Hatch Green Chiles

Hatch Green Chiles These flame-roasted chiles are a New Mexican obsession. I put them on pizza, puree them to make fiery soups, top my cheeseburgers with them, and use them to make the spicy sauce that smothers my morning huevos. The peppers, which can be anywhere from finger size to a foot long, are actually regular New Mexico chiles that are harvested early, before they turn red, and they're named after a town in southern New Mexico that's famous for peppers. The roasting gives them a smoky flavor and a hint of sweetness that tempers their heat. Skinned and seeded, the roasted peppers can be used for almost any dish you'd put fresh chiles in-spicy dips, quesadillas, enchiladas. I've moved away from New Mexico, but I mail-order whole bushels of the chiles so that I can roast them myself in my oven.-Rebecca Orchant, Brooklyn, New YorkMichael Kraus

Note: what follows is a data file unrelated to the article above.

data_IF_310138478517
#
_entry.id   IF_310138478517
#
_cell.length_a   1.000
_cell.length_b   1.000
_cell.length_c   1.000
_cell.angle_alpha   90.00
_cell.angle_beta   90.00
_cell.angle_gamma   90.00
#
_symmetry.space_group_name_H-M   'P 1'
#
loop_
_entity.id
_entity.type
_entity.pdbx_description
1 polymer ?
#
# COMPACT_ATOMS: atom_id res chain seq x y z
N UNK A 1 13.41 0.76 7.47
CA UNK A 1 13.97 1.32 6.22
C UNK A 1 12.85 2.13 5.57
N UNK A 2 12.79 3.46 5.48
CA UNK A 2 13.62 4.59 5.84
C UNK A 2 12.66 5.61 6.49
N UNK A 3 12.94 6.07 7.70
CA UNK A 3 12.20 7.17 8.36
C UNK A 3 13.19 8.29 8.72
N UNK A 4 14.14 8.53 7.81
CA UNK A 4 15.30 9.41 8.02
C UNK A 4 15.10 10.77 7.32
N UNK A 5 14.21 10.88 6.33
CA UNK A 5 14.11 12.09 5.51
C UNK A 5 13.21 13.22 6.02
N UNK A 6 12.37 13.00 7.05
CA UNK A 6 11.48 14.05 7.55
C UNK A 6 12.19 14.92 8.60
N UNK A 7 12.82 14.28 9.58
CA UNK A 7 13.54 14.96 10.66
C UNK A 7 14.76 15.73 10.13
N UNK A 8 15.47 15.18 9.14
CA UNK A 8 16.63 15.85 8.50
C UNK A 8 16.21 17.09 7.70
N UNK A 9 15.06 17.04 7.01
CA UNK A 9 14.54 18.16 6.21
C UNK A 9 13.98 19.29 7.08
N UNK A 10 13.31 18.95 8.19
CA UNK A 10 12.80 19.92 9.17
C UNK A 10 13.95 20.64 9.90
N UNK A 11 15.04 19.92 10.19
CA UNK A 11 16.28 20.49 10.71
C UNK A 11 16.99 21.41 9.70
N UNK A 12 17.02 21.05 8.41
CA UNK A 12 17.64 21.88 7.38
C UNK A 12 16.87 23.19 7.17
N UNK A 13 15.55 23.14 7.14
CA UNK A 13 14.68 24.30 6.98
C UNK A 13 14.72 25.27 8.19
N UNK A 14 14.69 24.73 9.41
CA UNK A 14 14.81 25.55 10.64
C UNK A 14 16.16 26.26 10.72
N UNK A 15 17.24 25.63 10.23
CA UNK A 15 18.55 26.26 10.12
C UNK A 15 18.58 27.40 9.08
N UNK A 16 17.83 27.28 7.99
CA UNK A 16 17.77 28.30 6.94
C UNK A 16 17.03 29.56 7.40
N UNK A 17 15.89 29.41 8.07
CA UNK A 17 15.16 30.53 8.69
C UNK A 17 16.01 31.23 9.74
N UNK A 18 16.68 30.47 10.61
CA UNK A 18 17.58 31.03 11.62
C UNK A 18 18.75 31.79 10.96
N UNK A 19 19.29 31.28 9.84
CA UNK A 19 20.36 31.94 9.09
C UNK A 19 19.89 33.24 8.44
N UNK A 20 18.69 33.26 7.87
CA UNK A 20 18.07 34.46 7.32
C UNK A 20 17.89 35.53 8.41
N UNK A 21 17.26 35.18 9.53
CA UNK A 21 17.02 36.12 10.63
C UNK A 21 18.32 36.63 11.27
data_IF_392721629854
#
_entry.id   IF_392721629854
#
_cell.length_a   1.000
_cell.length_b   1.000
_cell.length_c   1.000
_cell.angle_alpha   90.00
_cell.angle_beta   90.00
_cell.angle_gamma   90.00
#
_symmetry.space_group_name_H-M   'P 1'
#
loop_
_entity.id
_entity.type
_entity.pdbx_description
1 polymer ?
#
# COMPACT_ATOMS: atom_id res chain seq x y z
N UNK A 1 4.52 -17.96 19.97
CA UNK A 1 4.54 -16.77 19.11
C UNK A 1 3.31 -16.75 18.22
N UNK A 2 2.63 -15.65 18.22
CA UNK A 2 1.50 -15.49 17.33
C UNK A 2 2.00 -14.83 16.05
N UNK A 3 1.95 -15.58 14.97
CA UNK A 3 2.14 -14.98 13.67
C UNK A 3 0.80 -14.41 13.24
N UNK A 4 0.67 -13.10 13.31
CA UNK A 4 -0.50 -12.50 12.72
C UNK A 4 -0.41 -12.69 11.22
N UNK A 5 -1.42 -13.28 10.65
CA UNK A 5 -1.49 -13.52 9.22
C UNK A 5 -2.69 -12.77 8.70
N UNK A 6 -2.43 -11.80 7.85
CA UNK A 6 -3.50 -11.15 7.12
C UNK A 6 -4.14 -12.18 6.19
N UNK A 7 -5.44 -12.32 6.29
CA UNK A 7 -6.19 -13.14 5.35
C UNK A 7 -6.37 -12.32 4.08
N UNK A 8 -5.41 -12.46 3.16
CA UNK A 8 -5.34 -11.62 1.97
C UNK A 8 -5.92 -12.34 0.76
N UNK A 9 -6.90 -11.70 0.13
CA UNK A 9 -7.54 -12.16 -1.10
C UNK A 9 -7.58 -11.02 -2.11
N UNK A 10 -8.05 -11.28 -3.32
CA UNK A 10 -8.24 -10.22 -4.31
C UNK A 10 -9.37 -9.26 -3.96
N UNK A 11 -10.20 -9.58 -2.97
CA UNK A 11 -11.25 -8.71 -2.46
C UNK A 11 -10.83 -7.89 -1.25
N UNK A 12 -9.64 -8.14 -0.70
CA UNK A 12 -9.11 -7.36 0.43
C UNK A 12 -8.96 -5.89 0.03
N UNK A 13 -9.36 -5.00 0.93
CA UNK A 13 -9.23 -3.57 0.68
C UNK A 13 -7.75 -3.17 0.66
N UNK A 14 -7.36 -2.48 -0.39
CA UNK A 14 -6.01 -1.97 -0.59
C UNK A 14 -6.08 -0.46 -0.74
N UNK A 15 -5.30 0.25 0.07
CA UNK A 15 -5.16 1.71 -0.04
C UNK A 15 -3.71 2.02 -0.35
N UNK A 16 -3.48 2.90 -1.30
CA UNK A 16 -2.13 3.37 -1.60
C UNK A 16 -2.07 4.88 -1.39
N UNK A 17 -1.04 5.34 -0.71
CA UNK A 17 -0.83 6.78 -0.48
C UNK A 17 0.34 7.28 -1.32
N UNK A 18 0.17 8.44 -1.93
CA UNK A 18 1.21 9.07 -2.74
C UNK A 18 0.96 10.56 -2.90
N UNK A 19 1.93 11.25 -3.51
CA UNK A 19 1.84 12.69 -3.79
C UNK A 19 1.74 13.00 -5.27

These flame-roasted chiles are a New Mexican obsession. I put them on pizza, puree them to make fiery soups, top my cheeseburgers with them, and use them to make the spicy sauce that smothers my morning huevos. The peppers, which can be anywhere from finger size to a foot long, are actually regular New Mexico chiles that are harvested early, before they turn red, and they're named after a town in southern New Mexico that's famous for peppers. The roasting gives them a smoky flavor and a hint of sweetness that tempers their heat. Skinned and seeded, the roasted peppers can be used for almost any dish you'd put fresh chiles in—spicy dips, quesadillas, enchiladas. I've moved away from New Mexico, but I mail-order whole bushels of the chiles so that I can roast them myself in my oven. —Rebecca Orchant, Brooklyn, New York